Throughout my initial interview with both Shaban and Hammouda, they both appeared visibly distressed, gesticulating rapidly, pointing, shaking their hands, shifting through stacks of paperwork, continually passing me documents through the slot in the plexiglass: “Decision to Continue Detention,” “Notice to Appear,” “Credible Fear Worksheet.” The Kafkaesque shades were as clear in the language of the documents as in Shaban and Hammouda’s status as “stateless”—as being, in Shaban’s case, inadmissible and yet undeportable. They both wore blue scrub pants, blue scrub shirts, blue jackets with blue buttons, and orange slip-on sneakers with their shoe sizes marked on the toe (both wear size 10). Shaban, despite his moments of serious, deep-seeded pessimism, also displayed an infectious smile, which he seemed to employ to get across a point that might be lost in translation. It was that same rupture in communication—failing to bring forth his evidence—that lost him his asylum case, and that confused him into signing the waiver to appeal.
Detention wasn’t easy for either man, though they at least had each other for moral support. Hammouda was released on a $9,000 bond on March 9 to await his asylum hearing, and now Shaban is almost completely isolated in the detention center. He has trouble contacting his family because of the nine-hour time difference, the exorbitant rates for calls ($1.25 per minute), and the frequent power outages in Gaza.
Statelessness is not a crime; in fact, it is a status that renders persons especially vulnerable to crime, as well as subject to arbitrary, lengthy, or indefinite detention. According to ICE, Shaban and Hammouda were “transferred to ICE custody pending a review of their cases by the immigration courts.” The review, in Shaban’s case, is over. He was denied asylum, and yet he remains in detention.
In the 2001 Supreme Court case Zadvydas vs. Davis, concerning Kestutis Zadvydas (born in Germany to Lithuanian parents, with neither country granting him citizenship) who was ordered deported in 1994, but would not be accepted by either country, Justice Stephen Breyer, writing for the majority opinion, claimed, “a statute permitting indefinite detention would raise serious constitutional questions. Freedom from imprisonment lies at the heart of the liberty protected by the Due Process Clause.”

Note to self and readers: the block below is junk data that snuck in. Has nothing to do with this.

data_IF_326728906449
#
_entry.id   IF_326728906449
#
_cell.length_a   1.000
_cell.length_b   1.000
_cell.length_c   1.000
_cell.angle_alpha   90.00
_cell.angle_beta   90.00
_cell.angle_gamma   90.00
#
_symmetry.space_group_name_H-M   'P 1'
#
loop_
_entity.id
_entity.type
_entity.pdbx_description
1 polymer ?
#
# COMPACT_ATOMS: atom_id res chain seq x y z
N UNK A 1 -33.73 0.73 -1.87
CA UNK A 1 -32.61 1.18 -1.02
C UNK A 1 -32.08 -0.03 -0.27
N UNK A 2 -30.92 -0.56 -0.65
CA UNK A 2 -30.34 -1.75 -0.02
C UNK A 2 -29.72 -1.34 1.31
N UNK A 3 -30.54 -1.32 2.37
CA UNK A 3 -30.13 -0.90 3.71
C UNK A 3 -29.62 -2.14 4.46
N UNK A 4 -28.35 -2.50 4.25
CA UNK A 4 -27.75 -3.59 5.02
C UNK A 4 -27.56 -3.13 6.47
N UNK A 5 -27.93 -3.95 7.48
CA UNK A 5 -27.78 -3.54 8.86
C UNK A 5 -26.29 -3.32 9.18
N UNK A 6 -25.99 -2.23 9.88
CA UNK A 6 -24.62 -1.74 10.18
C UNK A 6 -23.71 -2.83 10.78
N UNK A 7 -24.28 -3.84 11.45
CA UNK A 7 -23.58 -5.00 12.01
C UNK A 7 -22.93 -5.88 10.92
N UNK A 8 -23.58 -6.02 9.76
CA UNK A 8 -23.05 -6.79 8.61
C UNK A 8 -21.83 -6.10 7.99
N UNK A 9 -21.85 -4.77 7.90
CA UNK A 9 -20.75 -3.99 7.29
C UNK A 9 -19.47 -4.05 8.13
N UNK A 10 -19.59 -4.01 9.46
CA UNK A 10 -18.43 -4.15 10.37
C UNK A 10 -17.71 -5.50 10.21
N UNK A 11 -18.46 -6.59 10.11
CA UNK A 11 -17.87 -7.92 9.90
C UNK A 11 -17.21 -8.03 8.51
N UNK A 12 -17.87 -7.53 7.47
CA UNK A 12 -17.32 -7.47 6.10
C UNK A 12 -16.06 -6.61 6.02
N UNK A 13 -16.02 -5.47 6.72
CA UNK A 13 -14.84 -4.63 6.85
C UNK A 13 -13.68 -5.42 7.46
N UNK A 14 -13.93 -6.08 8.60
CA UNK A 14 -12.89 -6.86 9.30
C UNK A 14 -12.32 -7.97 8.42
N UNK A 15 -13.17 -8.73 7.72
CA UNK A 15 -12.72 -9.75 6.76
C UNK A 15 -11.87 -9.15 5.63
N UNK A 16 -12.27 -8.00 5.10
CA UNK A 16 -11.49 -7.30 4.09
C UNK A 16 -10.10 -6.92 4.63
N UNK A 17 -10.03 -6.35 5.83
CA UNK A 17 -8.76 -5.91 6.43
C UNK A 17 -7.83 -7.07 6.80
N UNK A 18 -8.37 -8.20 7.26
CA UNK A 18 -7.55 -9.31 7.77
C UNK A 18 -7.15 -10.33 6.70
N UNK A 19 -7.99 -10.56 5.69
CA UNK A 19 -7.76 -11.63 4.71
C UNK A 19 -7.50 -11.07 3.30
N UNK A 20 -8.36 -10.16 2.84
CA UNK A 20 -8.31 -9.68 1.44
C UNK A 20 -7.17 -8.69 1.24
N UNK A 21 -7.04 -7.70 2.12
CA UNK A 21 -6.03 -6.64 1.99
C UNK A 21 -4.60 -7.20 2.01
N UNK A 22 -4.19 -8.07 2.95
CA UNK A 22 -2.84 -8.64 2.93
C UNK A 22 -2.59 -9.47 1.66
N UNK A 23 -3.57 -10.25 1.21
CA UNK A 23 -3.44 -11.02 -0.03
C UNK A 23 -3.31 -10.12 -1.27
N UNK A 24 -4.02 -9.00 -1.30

International law overwhelmingly agrees: The UNHCR, for example, “calls on States not to detain stateless persons on the sole basis of their being stateless” (emphasis added). In his 2001 majority opinion, Breyer concluded: “Once removal is no longer reasonably foreseeable, continued detention is no longer authorized by statute.” ICE officers refer to this timeline as SLRRFF, an excretory-sounding acronym for “Significant Likelihood of Removal in Reasonably Foreseeable Future.” But how long into the future, one might wonder, is “reasonably foreseeable”? According to the 2010 report, Statelessness Persons Detained under US Authority, from Equal Rights Trust, “Because of the largely discretionary nature of the DHS’s determination as to the likelihood of removal, habeas petitions,” which Shaban’s lawyer filed in late February, “are often the only way for detainees to meaningfully challenge their detention.” Indeed, if his lawyers hadn’t filed a habeas petition, as Yousuf explained to me, “they would have kept him there forever.”
In oral arguments during the Zadvydas vs. Davis case, the late Justice Antonin Scalia commented, “It is up to you to find a country to get sent back to. The burden is not on us.” An essential aspect of basic human rights—like that of having a state—however, is that they should not need to be invoked, or pleaded and argued for for years in court, for them to be granted. The burden should be on the powers that remove those basic rights—like the right of freedom—to prove why they must be removed.
Shaban, who has been ordered deported, has already met Scalia’s ultimatum, he’s already found a country—the country that he calls home, but was forced to flee from: Palestine. The burden is on the US government to recognize it, or recognize his fear and grant him asylum. At this point, all Shaban wants is to be free.